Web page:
Every now and again, we need an album like this. A concise record that isn’t particularly concerned with technicality or image and instead seeks only to slake our thirst for the base impulses of metal as we know it. Anti-Mortem’s “New Southern,” the debut record from the band hailing from Oklahoma, hangs its hat on the idea that metal burns brightest in the furious furnace of the heart more than the unchained imagination of the mind.
If, in fact, the blues got their fame as an expression of emotion, then that tradition has carried forward into this new millennium, taking the metal form of upstarts like Anti-Mortem and their new record. “New Southern” is a clear recitation of those tenets, taking the form of a pure street fighter over more tactical or intricate manifestations. The music is overdriven for the sake of being overdriven, dropped into savage tuning and tied together with execution of the most boilerplate, tried-and-true chord progressions.
There’s more to this than just a plain, unadorned throwdown, however. The genius of Anti-Mortem lay in their ability to combine all those elements we’ve already discussed with the ferocity and insistence of grunge. It’s hard not to see the influence of Alice in Chains when listening to “Words of Wisdom,” a powerful march that refuses to lift its head out of the bluesy sludge.
These same principles apply equally well to all the album’s singles, though they vary in execution. For example, “Stagnant Water,” as anthemic a song as this band is capable of writing, contains something bordering on pop sensibilities, which is a sure sign that Anti-Mortem knows how to write songs, not just four minute bites of crunchy metal goodness. By contrast, the album’s lead single “100% Pure American Rage” leaves a lot of open space in between sections of savage riff, which allows access for listeners who want to head bang or sing along. Listen, we’re not talking about classical levels of versatility here, but the ability to accomplish the same end in two different fashions shows a lot of promise for a band making their debut.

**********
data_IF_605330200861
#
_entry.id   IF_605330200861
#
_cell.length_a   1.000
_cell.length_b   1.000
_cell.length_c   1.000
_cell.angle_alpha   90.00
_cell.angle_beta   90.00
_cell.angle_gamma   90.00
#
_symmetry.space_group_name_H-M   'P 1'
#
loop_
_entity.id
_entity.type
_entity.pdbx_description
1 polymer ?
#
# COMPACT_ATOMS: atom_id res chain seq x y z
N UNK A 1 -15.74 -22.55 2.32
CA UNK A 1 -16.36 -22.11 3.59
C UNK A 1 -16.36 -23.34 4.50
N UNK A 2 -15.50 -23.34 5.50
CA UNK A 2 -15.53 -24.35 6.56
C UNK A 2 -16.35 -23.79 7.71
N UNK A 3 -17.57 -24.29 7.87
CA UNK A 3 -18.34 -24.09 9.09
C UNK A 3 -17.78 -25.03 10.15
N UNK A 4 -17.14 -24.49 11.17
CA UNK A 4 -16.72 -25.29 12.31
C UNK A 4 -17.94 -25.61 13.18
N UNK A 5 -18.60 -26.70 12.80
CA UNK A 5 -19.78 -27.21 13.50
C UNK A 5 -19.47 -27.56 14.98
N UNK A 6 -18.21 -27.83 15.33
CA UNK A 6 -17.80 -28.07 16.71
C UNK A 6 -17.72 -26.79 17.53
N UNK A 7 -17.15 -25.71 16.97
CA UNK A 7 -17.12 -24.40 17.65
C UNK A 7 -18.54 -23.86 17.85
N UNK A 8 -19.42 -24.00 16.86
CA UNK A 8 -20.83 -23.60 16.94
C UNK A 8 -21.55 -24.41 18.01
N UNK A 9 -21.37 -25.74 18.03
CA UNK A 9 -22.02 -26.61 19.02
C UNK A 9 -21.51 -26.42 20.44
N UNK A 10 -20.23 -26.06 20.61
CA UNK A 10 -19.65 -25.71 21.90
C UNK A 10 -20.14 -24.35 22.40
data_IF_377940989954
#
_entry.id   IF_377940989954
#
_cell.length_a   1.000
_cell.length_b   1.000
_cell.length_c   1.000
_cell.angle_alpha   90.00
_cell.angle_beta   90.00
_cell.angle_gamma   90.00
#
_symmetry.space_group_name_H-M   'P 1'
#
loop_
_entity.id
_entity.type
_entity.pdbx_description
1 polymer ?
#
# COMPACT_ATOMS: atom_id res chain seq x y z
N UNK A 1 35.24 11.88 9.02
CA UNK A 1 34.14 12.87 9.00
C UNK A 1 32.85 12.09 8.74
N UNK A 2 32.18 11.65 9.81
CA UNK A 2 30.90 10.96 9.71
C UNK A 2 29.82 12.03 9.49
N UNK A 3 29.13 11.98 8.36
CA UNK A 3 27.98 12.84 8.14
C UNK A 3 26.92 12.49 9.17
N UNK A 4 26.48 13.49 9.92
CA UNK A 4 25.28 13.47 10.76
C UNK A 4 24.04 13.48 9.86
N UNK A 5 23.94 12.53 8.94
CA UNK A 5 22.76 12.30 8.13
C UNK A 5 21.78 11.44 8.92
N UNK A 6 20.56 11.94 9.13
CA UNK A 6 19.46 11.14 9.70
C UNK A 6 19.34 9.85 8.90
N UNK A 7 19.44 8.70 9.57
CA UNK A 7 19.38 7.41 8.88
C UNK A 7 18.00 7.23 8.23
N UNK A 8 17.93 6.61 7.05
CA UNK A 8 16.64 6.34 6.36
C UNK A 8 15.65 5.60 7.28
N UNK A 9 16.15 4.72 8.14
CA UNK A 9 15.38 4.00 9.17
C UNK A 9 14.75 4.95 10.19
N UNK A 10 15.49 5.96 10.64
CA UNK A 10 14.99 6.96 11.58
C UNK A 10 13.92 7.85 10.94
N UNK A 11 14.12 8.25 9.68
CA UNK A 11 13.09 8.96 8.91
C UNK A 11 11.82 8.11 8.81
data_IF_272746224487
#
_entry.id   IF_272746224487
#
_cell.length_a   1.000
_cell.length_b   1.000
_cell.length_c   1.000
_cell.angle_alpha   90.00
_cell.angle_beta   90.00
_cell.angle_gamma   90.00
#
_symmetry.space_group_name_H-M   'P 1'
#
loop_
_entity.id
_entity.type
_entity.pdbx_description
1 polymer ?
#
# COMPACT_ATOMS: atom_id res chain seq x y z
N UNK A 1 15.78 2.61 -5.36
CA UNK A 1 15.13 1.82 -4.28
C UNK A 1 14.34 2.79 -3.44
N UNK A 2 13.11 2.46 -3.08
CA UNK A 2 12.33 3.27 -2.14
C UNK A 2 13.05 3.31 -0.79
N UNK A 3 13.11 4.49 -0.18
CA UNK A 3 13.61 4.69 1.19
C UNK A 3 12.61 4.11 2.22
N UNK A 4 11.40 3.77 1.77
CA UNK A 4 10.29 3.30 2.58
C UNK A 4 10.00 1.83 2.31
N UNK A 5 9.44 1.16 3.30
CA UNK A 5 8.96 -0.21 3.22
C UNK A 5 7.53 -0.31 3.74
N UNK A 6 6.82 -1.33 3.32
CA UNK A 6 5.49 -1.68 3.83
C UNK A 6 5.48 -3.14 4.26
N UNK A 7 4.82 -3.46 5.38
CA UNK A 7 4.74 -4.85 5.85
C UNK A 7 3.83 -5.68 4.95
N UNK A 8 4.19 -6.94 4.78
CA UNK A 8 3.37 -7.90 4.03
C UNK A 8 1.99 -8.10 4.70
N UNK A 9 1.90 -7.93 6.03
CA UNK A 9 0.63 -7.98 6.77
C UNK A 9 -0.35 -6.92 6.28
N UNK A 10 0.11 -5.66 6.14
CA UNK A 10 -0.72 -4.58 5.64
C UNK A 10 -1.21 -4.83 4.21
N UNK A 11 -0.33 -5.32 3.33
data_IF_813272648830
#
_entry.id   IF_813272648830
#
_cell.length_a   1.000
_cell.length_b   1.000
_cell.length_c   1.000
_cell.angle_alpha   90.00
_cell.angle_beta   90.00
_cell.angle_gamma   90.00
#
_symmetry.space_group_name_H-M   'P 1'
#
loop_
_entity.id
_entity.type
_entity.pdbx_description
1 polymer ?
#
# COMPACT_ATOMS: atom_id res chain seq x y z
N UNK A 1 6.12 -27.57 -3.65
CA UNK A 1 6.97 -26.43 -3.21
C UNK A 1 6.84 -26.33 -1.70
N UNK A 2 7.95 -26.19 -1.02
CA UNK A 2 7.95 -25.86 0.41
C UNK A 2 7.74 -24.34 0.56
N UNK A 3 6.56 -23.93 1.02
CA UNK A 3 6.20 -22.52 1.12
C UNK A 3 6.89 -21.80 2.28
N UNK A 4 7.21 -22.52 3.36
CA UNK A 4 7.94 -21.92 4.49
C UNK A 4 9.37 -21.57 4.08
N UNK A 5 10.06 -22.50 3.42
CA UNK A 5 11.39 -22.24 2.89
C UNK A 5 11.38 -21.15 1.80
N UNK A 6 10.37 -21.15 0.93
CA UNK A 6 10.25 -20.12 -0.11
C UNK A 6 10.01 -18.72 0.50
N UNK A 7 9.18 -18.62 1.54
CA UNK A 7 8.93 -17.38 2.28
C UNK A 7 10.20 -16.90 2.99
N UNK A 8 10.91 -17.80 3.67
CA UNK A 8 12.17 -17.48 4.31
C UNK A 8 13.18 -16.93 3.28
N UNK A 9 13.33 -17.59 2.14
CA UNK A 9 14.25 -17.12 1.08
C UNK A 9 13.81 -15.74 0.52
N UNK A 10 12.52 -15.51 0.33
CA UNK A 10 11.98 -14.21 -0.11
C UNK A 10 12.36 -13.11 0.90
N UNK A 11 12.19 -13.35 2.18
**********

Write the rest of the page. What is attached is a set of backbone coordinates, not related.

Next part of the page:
There’s something to be said beyond just the execution of the music, which is how the album feels. Typically in metal, particularly in sludgy, backwoods metal, the concept of ‘feel’ is entirely overlooked or more crassly ignored, and we’ve all been guilty of it in one form or another. “New Southern” seems to have given the matter some though, however. From song to song, no matter the pace or lyrical theme (which, for the record, doesn’t have a ton of variation,) the albums central feel, that of a fun-loving but detuned romp through a boggy marsh in a bulldozer, remains carefully intact from beginning to end. It doesn’t take long to get the point of “New Southern,” but that point remains both insistent and strong.
There is the obvious matter of taste when it comes to “New Southern.” Those looking for technical mastery, melodic intricacy, polyrhythms or deeply contemplative lyrical themes will be poorly served by “New Southern.” As great a thundering anthem as “I Get Along With the Devil” is, there’s not a lot of layered metaphor in the chorus, which reads: “I get along with the devil / but I hate the motherfucker.”
That aside, there is one very small hitch in the giddy-up for Anti-Mortem, which is the matter of consistency. Namingly, there’s almost a little too much of it. For all the times when the songs transcend the baseline ideal of metal, it serves to highlight those songs that go for the same lofty goal but do not achieve. Such is the case with “Ride of Your Life” relative to the achievement of the aforementioned “Stagnant Water.”
That said, if one is looking for a rolling good time, it’s easy to recommend Anti-Mortem’s debut record “New Southern.” It’s a throwback to a bygone era, a time when metal could simply be loud to be understood. As a bonus, it even has some neat Iced-Earth-Lite cover art! This album works, and fans should be sure not to miss it.